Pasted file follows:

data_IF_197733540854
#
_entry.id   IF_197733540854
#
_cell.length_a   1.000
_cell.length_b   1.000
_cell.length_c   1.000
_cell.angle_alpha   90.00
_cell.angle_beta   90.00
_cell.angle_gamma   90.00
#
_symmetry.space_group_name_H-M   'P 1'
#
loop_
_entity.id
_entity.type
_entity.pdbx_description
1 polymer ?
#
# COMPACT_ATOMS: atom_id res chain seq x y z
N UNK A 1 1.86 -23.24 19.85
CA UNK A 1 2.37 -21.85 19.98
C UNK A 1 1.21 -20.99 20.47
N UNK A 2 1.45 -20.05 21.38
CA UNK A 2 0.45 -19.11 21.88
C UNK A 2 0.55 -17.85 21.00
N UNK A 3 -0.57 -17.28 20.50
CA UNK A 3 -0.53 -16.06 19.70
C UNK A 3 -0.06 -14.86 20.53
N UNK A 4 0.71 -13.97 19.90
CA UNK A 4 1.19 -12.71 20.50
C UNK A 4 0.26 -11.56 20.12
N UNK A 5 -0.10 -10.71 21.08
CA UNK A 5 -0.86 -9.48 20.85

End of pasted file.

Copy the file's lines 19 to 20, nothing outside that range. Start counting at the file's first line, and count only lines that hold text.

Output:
#
# COMPACT_ATOMS: atom_id res chain seq x y z